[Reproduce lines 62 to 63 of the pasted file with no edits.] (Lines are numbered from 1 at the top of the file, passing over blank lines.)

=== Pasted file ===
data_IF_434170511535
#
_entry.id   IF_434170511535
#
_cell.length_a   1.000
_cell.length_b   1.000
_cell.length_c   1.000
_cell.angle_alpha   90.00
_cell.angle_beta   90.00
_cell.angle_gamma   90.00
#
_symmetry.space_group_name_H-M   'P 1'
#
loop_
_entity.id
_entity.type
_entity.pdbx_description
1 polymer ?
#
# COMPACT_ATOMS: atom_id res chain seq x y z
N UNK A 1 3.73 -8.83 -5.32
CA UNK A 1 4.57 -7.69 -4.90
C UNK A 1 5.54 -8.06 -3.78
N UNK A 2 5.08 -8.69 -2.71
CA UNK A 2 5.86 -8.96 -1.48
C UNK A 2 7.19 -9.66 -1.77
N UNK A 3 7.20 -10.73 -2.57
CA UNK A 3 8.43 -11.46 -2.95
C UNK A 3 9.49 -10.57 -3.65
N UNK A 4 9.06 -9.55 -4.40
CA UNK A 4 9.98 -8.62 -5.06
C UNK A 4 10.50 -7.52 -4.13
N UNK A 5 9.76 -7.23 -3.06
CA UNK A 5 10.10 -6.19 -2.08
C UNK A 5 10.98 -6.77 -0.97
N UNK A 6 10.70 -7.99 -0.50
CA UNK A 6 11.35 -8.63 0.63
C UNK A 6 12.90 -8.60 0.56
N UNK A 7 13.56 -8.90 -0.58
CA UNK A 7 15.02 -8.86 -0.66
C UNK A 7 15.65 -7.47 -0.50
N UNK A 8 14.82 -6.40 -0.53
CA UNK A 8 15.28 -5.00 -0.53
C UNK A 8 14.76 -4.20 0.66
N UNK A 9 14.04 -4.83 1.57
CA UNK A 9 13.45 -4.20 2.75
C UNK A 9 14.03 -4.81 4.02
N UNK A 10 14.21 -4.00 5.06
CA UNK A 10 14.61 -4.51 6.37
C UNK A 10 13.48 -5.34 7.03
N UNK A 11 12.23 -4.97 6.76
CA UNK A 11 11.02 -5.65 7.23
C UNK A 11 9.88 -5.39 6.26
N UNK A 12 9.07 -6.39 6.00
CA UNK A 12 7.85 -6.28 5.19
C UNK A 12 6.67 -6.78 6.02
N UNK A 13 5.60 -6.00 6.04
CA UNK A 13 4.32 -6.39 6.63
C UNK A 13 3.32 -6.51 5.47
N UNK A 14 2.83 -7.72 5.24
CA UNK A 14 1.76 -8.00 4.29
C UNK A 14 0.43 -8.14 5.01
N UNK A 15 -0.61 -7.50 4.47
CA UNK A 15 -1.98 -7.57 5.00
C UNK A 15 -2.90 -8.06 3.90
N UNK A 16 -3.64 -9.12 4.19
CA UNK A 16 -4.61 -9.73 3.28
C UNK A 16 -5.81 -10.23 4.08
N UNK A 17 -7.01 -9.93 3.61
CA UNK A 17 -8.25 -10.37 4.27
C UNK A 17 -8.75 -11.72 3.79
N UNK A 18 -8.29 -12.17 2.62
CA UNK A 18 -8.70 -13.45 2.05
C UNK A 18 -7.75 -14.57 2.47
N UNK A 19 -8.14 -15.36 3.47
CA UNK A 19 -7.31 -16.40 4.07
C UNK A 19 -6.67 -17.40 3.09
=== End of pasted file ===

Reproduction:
C UNK A 14 0.43 -8.14 5.01
N UNK A 15 -0.61 -7.50 4.47